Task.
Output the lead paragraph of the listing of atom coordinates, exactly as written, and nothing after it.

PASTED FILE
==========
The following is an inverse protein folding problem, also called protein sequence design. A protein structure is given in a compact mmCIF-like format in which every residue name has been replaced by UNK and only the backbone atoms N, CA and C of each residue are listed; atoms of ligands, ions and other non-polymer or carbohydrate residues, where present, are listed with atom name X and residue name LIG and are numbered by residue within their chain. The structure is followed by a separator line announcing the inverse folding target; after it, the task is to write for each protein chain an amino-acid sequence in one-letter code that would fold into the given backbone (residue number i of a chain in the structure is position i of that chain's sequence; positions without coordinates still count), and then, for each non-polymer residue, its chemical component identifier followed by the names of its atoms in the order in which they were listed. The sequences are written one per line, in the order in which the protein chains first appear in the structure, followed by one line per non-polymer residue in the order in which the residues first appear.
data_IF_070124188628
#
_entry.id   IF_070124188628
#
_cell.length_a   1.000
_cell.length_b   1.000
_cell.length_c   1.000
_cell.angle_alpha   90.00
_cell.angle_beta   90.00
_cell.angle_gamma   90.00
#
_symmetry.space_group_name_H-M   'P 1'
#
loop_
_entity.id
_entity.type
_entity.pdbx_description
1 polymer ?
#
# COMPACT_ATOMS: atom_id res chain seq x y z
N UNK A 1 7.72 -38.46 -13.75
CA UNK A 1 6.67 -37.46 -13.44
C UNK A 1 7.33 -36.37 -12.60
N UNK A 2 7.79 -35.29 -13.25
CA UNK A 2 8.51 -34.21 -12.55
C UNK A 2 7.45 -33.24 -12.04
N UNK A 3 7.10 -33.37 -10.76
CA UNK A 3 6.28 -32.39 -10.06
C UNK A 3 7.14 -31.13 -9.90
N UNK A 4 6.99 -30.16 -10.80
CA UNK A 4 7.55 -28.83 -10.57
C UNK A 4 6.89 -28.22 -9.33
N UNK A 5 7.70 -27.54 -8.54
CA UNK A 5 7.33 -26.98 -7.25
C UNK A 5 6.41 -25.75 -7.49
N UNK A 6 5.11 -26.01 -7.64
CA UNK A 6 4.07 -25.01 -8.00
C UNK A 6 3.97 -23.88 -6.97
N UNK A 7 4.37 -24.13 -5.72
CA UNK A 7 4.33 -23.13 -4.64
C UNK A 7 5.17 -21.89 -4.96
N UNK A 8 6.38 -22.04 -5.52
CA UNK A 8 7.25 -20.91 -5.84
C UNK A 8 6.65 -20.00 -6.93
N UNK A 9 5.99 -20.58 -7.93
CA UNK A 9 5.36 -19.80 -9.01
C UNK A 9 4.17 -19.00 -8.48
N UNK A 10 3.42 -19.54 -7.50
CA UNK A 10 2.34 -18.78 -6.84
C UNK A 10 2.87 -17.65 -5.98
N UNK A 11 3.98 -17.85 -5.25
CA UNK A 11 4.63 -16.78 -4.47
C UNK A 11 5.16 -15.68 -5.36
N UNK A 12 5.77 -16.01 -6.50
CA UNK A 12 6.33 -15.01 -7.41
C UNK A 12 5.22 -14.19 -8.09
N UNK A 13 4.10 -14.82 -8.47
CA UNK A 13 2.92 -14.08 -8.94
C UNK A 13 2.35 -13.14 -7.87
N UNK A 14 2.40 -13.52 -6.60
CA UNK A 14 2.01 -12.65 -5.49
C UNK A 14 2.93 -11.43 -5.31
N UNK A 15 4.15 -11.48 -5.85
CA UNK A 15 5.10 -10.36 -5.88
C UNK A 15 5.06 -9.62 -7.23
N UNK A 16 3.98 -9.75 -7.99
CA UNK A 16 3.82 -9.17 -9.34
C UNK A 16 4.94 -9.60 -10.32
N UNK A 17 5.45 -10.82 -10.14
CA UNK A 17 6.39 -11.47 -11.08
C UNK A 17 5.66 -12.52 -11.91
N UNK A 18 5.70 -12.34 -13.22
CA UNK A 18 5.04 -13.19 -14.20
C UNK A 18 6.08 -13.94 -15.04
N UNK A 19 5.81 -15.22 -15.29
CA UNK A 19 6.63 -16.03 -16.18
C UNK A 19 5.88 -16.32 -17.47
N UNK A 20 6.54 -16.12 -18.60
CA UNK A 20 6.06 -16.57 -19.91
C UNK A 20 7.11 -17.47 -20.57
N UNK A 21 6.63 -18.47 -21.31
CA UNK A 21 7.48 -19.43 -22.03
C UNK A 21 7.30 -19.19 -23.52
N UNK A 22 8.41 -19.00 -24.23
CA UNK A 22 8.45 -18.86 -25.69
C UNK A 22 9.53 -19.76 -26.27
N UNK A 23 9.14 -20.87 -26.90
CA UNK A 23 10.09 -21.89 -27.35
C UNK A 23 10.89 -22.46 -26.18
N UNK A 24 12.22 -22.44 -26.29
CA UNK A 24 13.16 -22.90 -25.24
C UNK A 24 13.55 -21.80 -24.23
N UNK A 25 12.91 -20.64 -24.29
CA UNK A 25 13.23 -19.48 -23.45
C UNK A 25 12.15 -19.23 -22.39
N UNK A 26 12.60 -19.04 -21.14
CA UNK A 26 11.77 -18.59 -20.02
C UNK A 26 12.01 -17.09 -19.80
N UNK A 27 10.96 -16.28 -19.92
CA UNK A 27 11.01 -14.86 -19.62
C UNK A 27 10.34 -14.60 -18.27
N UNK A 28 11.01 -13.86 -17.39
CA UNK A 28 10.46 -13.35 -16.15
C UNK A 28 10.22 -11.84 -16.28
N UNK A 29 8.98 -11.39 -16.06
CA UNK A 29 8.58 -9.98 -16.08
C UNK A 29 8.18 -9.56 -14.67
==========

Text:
The following is an inverse protein folding problem, also called protein sequence design. A protein structure is given in a compact mmCIF-like format in which every residue name has been replaced by UNK and only the backbone atoms N, CA and C of each residue are listed; atoms of ligands, ions and other non-polymer or carbohydrate residues, where present, are listed with atom name X and residue name LIG and are numbered by residue within their chain. The structure is followed by a separator line announcing the inverse folding target; after it, the task is to write for each protein chain an amino-acid sequence in one-letter code that would fold into the given backbone (residue number i of a chain in the structure is position i of that chain's sequence; positions without coordinates still count), and then, for each non-polymer residue, its chemical component identifier followed by the names of its atoms in the order in which they were listed. The sequences are written one per line, in the order in which the protein chains first appear in the structure, followed by one line per non-polymer residue in the order in which the residues first appear.